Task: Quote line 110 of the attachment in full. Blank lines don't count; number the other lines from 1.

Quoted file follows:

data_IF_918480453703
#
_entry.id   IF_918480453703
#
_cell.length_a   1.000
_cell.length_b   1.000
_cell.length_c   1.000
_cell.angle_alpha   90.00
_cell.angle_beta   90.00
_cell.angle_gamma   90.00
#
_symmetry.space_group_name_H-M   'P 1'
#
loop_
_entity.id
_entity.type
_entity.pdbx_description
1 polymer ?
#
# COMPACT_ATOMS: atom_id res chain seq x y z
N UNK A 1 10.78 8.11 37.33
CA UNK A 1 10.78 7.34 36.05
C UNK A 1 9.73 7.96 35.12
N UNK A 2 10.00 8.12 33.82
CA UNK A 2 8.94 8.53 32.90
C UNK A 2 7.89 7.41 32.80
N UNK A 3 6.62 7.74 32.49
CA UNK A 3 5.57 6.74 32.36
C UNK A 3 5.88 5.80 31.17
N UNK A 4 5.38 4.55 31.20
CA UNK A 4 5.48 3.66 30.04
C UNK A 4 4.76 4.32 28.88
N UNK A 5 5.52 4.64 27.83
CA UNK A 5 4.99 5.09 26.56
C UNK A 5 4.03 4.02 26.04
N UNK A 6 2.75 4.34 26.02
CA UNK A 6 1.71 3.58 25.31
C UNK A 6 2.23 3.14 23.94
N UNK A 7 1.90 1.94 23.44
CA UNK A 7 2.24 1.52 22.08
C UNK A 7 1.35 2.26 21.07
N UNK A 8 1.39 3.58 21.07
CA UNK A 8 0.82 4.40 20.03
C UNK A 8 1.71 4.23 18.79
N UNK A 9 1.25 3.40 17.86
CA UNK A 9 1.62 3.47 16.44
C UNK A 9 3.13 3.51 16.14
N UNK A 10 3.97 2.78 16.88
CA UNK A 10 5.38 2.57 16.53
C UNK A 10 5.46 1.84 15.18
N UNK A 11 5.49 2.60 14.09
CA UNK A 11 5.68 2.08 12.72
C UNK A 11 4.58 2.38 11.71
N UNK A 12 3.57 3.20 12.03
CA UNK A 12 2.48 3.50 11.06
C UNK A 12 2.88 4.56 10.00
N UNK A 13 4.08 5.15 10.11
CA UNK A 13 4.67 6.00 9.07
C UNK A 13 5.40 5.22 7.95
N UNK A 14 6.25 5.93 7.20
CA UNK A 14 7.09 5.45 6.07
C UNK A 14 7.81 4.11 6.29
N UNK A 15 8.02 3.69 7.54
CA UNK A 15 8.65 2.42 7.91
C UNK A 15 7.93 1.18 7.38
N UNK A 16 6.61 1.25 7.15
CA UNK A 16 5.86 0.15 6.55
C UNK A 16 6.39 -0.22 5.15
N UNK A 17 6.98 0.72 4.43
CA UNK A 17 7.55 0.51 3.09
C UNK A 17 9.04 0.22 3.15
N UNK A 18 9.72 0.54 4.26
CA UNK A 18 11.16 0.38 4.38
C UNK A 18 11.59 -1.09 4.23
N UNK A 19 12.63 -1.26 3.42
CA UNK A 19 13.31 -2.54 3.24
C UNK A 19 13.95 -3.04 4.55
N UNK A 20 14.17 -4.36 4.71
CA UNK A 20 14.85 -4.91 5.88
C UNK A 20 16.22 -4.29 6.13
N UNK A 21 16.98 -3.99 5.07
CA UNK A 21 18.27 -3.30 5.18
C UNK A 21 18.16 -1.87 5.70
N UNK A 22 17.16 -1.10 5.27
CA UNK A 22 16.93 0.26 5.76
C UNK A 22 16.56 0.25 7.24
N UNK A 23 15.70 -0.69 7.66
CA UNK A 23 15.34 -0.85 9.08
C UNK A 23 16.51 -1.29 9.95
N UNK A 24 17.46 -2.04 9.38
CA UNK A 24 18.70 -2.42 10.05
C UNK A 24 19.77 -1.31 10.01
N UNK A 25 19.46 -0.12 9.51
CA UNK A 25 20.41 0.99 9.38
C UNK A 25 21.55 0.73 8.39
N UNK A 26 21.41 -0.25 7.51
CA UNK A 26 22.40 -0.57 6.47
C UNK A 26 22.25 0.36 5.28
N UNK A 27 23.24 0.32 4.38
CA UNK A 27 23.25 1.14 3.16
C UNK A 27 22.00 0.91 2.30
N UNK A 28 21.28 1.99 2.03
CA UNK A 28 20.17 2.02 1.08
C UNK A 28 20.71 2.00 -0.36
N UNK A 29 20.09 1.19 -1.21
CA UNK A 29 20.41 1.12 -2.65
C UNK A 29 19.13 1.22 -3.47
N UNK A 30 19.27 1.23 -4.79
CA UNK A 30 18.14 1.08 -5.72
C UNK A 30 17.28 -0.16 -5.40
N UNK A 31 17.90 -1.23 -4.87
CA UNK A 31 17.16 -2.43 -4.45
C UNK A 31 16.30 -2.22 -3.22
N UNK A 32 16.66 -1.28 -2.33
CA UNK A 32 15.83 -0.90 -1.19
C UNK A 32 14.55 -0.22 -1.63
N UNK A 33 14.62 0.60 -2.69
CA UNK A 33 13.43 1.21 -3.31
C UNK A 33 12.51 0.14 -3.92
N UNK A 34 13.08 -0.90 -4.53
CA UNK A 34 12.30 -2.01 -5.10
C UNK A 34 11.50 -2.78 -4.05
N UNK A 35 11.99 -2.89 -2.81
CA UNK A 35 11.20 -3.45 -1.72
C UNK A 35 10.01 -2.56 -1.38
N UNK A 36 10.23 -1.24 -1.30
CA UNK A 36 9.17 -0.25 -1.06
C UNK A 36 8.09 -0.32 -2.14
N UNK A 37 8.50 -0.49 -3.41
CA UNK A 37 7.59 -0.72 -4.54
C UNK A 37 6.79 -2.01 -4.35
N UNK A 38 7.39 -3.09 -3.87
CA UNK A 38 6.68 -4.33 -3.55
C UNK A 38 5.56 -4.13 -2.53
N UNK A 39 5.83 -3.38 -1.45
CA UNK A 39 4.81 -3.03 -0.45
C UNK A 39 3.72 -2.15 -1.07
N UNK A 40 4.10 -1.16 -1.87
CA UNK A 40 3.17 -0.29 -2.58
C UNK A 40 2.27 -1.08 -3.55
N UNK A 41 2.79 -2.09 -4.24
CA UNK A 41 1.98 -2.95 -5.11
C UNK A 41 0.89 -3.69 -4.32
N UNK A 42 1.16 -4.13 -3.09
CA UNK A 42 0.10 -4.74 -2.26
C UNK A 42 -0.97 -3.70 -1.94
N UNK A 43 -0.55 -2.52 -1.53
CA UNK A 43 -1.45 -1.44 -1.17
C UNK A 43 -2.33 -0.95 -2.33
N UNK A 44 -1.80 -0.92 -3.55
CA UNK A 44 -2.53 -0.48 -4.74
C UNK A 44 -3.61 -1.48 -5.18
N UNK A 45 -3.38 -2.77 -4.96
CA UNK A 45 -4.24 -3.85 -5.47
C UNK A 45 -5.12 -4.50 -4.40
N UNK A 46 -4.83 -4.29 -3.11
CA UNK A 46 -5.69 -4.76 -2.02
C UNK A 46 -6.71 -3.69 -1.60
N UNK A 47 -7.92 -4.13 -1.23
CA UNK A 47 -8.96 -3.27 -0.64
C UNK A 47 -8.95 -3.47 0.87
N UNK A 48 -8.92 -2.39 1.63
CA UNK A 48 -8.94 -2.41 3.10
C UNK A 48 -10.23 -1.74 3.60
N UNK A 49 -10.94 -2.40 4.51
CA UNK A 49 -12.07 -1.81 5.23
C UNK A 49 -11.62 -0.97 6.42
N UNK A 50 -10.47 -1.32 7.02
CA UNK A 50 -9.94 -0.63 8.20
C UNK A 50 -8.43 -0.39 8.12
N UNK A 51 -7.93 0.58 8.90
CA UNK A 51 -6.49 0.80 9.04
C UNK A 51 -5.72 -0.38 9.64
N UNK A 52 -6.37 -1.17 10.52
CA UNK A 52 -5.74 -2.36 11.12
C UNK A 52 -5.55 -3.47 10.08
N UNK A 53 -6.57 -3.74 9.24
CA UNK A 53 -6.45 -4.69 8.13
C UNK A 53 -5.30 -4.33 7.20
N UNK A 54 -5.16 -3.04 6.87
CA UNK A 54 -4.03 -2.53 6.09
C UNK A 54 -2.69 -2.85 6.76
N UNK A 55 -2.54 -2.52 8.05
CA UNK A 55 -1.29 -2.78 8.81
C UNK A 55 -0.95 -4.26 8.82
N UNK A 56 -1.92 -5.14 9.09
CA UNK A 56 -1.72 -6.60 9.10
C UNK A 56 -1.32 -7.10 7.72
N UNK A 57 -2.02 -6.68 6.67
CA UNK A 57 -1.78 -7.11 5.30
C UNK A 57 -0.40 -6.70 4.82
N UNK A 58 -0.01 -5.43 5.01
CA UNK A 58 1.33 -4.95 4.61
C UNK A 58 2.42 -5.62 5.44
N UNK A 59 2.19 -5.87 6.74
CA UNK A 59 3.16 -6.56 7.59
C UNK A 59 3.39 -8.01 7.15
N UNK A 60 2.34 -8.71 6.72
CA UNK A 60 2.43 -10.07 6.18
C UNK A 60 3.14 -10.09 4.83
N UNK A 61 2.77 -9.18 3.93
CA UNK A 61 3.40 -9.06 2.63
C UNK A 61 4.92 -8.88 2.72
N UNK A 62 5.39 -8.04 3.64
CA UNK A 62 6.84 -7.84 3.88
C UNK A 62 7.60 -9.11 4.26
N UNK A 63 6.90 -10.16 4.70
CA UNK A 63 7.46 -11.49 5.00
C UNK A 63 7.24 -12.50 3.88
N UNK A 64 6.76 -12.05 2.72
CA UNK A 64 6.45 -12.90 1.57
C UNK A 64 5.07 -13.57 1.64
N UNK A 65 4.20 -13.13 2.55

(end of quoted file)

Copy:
C UNK A 30 17.28 -0.16 -5.40